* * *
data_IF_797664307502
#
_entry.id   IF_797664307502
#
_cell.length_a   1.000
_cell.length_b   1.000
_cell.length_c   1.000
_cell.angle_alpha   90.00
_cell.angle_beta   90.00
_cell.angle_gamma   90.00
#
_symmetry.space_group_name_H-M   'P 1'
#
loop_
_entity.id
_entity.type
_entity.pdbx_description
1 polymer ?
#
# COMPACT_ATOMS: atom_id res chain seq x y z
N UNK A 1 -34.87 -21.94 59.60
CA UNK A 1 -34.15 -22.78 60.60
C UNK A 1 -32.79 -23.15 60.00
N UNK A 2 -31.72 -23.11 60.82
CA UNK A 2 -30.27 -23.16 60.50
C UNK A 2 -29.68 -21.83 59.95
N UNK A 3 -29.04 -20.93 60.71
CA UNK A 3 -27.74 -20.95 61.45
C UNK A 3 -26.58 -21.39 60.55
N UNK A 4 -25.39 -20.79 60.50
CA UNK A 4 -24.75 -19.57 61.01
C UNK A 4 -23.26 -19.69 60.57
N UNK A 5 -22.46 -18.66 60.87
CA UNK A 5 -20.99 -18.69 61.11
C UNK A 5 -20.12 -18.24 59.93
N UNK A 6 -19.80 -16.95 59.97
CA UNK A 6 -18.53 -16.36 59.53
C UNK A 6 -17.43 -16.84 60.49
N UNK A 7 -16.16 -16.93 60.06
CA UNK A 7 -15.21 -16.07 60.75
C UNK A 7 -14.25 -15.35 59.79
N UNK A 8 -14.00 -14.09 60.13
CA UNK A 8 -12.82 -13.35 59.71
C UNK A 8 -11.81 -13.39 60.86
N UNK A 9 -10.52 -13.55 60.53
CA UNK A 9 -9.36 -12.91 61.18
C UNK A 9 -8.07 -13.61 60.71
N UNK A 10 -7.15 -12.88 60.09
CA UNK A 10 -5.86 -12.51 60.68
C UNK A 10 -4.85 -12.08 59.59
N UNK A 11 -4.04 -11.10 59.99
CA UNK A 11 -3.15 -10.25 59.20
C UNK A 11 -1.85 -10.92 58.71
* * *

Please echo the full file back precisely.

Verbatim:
data_IF_797664307502
#
_entry.id   IF_797664307502
#
_cell.length_a   1.000
_cell.length_b   1.000
_cell.length_c   1.000
_cell.angle_alpha   90.00
_cell.angle_beta   90.00
_cell.angle_gamma   90.00
#
_symmetry.space_group_name_H-M   'P 1'
#
loop_
_entity.id
_entity.type
_entity.pdbx_description
1 polymer ?
#
# COMPACT_ATOMS: atom_id res chain seq x y z
N UNK A 1 -34.87 -21.94 59.60
CA UNK A 1 -34.15 -22.78 60.60
C UNK A 1 -32.79 -23.15 60.00
N UNK A 2 -31.72 -23.11 60.82
CA UNK A 2 -30.27 -23.16 60.50
C UNK A 2 -29.68 -21.83 59.95
N UNK A 3 -29.04 -20.93 60.71
CA UNK A 3 -27.74 -20.95 61.45
C UNK A 3 -26.58 -21.39 60.55
N UNK A 4 -25.39 -20.79 60.50
CA UNK A 4 -24.75 -19.57 61.01
C UNK A 4 -23.26 -19.69 60.57
N UNK A 5 -22.46 -18.66 60.87
CA UNK A 5 -20.99 -18.69 61.11
C UNK A 5 -20.12 -18.24 59.93
N UNK A 6 -19.80 -16.95 59.97
CA UNK A 6 -18.53 -16.36 59.53
C UNK A 6 -17.43 -16.84 60.49
N UNK A 7 -16.16 -16.93 60.06
CA UNK A 7 -15.21 -16.07 60.75
C UNK A 7 -14.25 -15.35 59.79
N UNK A 8 -14.00 -14.09 60.13
CA UNK A 8 -12.82 -13.35 59.71
C UNK A 8 -11.81 -13.39 60.86
N UNK A 9 -10.52 -13.55 60.53
CA UNK A 9 -9.36 -12.91 61.18
C UNK A 9 -8.07 -13.61 60.71
N UNK A 10 -7.15 -12.88 60.09
CA UNK A 10 -5.86 -12.51 60.68
C UNK A 10 -4.85 -12.08 59.59
N UNK A 11 -4.04 -11.10 59.99
CA UNK A 11 -3.15 -10.25 59.20
C UNK A 11 -1.85 -10.92 58.71